“We cannot leave history entirely to nonclinical observers and to professional historians,” says Erik Erikson in his magnificent study of Luther; the latter become immersed in “the very disguises, rationalizations, and idealizations of the historical process from which it should be their business to separate themselves.”

Professor Rogow, a young political scientist at Stanford, isn’t overgenerous to Erikson in the book at hand. (The tone of his Preface is that of a Pioneering Work, and his single reference to Young Man Luther occurs in a footnote listing three biographical studies of public men that cast more than a “glance in Freud’s direction.”) But he plainly does share that scholar’s view of the shortcomings of conventional history. He sets out to produce a “psychological portrait…that [will] focus on the complex interplay between [Forrestal’s] personality, the policy process of which he was a part, and the political arena in which he was a central figure.” And he is quick to dismiss two familiar nonclinical appraisals of his subject’s public career. The first of these appraisals, hostile, attributes the Defense Secretary’s “Cold War militancy to his Dillon, Read background. In the simplest expression of [the] formula, Forrestal was against the Soviet Union and Communism because he was for Wall Street and capitalism.” The second appraisal, friendly, claims that Forrestal “was guided solely by objective consideration, namely the true and factual nature of the threat posed to the free world by Soviet Communism.” The trouble with both notions, according to Professor Rogow, is that they betray no awareness of the relation between policy recommendations and “personality needs.” To understand and evaluate James Forrestal’s politics you must strip away ideological disguises; you must understand the man’s “early home life,” which did not “nurture a personality that was self-confident and outgoing, but one that was insecure and withdrawn.”

The chief features of the home life, as described in the present report, were a weakly permissive father and a tyrannical mother—a lady who tolerated no “demonstrations of affection, assertions of independence…” Unloved, haunted by fears, sickly, “perhaps uncertain of his masculinity,” the young Forrestal had small capacity for love and a large need for assurance of his toughness, and was therefore compelled to “attempt to prove himself by becoming first richer, and then more powerful than most men.” Only when studied with these circumstances in mind, says this chronicle of “complex interplay,” are Forrestal’s policies fully comprehensible:

The Cold War…provided [Forrestal] with an arena for the play of transference and projection. Anxieties and insecurities, regardless of personal source, could become focused on Soviet behavior and be partially appeased by a stubborn insistence on a “tough” foreign and military policy Suspicions of all sorts readily attached themselves to real or alleged communist conspiracies at home and abroad, and fears directed at the Soviet Union could appear wholly sane and rational. Until the last few months of his life, Forrestal could impress almost everyone as a “reasonable” man because it was “reasonable,” in the context of the Cold War, to feel anxious, insecure, suspicious, and fearful. Above all, it was “reasonable” to appear “tough,” to warn against compromises and concessions, and to talk of “forcing the issue” and the necessity of “showdowns”…. A more confident man would have been more flexible in his attitude toward foreign and domestic issues…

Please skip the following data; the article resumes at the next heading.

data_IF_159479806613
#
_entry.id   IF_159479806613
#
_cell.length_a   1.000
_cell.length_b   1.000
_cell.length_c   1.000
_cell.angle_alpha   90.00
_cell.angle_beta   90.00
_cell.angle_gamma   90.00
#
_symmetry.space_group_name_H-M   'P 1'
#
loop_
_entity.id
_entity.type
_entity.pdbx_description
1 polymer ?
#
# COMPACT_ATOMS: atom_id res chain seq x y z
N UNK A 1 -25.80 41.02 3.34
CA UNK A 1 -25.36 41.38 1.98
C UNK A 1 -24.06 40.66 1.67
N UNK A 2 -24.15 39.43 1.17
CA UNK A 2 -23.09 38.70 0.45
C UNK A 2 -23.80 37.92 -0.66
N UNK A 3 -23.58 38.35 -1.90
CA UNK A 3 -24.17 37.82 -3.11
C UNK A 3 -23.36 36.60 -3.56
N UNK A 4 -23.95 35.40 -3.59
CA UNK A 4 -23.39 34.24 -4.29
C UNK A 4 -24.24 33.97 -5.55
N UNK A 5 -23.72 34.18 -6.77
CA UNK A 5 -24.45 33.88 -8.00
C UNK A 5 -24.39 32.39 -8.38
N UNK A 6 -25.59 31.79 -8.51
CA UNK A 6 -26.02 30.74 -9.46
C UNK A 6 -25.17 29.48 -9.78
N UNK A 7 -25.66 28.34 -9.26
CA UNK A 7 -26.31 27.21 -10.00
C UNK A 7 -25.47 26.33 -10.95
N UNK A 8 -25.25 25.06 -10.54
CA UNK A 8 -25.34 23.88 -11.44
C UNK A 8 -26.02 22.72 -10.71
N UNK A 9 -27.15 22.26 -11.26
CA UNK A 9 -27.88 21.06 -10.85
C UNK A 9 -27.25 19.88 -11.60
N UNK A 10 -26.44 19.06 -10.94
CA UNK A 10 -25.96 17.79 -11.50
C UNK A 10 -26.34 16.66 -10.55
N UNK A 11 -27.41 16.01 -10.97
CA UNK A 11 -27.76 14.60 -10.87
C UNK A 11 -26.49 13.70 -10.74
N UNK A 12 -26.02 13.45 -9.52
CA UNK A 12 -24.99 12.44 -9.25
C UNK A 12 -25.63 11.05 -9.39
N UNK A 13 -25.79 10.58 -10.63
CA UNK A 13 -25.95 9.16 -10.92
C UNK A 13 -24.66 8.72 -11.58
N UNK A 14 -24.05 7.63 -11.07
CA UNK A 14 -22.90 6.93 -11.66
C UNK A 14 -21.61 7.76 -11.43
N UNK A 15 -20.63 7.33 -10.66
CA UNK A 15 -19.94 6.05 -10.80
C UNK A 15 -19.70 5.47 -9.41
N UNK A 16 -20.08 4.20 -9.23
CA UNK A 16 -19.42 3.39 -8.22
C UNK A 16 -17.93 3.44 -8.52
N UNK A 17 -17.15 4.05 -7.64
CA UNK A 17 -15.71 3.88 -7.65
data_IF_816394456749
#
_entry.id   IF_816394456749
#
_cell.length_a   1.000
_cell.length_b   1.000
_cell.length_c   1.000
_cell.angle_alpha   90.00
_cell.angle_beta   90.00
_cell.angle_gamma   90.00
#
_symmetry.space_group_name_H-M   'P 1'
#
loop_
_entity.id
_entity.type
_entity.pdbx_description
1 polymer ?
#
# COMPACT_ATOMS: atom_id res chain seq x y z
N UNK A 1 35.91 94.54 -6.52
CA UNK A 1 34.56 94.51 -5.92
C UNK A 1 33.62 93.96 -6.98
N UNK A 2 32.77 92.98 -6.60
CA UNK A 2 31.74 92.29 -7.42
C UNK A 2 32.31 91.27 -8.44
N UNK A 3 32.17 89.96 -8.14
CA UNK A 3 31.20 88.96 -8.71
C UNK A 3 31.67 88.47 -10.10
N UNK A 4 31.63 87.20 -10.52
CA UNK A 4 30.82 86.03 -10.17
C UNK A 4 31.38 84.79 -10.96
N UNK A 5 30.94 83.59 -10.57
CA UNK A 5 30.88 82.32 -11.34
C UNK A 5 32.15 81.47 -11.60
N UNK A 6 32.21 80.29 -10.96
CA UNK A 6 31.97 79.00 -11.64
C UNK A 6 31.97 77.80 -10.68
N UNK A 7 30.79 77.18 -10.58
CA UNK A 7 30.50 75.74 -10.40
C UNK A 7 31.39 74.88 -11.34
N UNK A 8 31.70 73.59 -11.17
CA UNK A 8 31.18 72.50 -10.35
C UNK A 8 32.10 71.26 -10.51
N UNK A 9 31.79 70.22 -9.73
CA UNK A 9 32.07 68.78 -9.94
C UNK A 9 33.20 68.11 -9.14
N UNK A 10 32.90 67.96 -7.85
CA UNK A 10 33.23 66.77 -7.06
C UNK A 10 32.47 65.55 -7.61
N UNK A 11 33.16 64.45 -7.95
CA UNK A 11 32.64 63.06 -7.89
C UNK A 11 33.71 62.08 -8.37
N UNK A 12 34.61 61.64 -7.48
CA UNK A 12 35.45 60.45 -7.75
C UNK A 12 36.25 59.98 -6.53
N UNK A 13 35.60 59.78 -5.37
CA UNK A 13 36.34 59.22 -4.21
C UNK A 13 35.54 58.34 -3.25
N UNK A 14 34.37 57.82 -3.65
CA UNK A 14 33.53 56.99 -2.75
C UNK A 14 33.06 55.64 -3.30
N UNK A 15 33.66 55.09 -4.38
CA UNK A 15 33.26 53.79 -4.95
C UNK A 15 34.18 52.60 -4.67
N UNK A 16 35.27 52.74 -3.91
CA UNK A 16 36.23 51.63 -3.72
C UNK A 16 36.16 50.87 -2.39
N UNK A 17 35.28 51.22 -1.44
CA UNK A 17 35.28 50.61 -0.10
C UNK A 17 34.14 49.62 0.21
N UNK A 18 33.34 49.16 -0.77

There is more to Professor Rogow’s book than this argument. The work is conceived, in part, as a complaint against an “official mythology” which holds that public officials “do not become mentally ill, or at any rate not while they are in office”—and that complaint is sensible. The opening chapter detailing the events of Forrestal’s last months—the onset of “involutional melancholia,” resignation from office, the establishmentarian finkery that peddled a tall tale of “operational fatigue” to the public—is a well-controlled shocking piece of narrative, marked throughout by awareness of the blend of self-deception, naiveté and cynicism that is the usual root of “managed news.” The brief account of Forrestal’s boyhood in Matteawan, New York, his Princeton years, his ferocious belief in personal and national possibility, his fascination with the chic Waspvilles of his day, his stagey fatherhood, suggests a life at once pathetically and admirably in the American grain. The book’s skepticism of ideology is at moments an effective shield against the coarser platitudes of liberals and Birchers. And its middle chapters, which seek to describe Forrestal’s arbitrary manner of functioning in the Pentagon and in the Cabinet Room, at the center of the power politics of national security, provide many indirect but revealing glimpses of the exacting, exacerbating, endlessly momentous push-and-pull of summit bureaucracy.

But to say that James Forrestal isn’t a valueless book is not to say that it is a credit to the academic culture that nurtured it. The right name for this culture hasn’t yet been found—call it the culture-studying culture, or the functionalist culture, or what you will. And its style of thought cannot be described in a word. What is most obvious about the style, perhaps, is multiplicity of perspective; the writing of the functionalist masters like Erikson is marked by an organic intensity of movement from one intellectual discipline to another. Everything counts—this is the impression left by such writers; every relevant term and color of discourse must be alive in the pigment; if at the end you achieve only another “partial understanding,” original sin is the cause, not laziness or obliviousness. Professor Rogow’s book leaves no impression of this kind. The writing is jargon-jello laced with unshredded cliché (“a final tragic moment of truth”). And the author, presenting himself as a man with an eye for complication, is in fact addicted to over-simplification and hobbyhorse reasoning.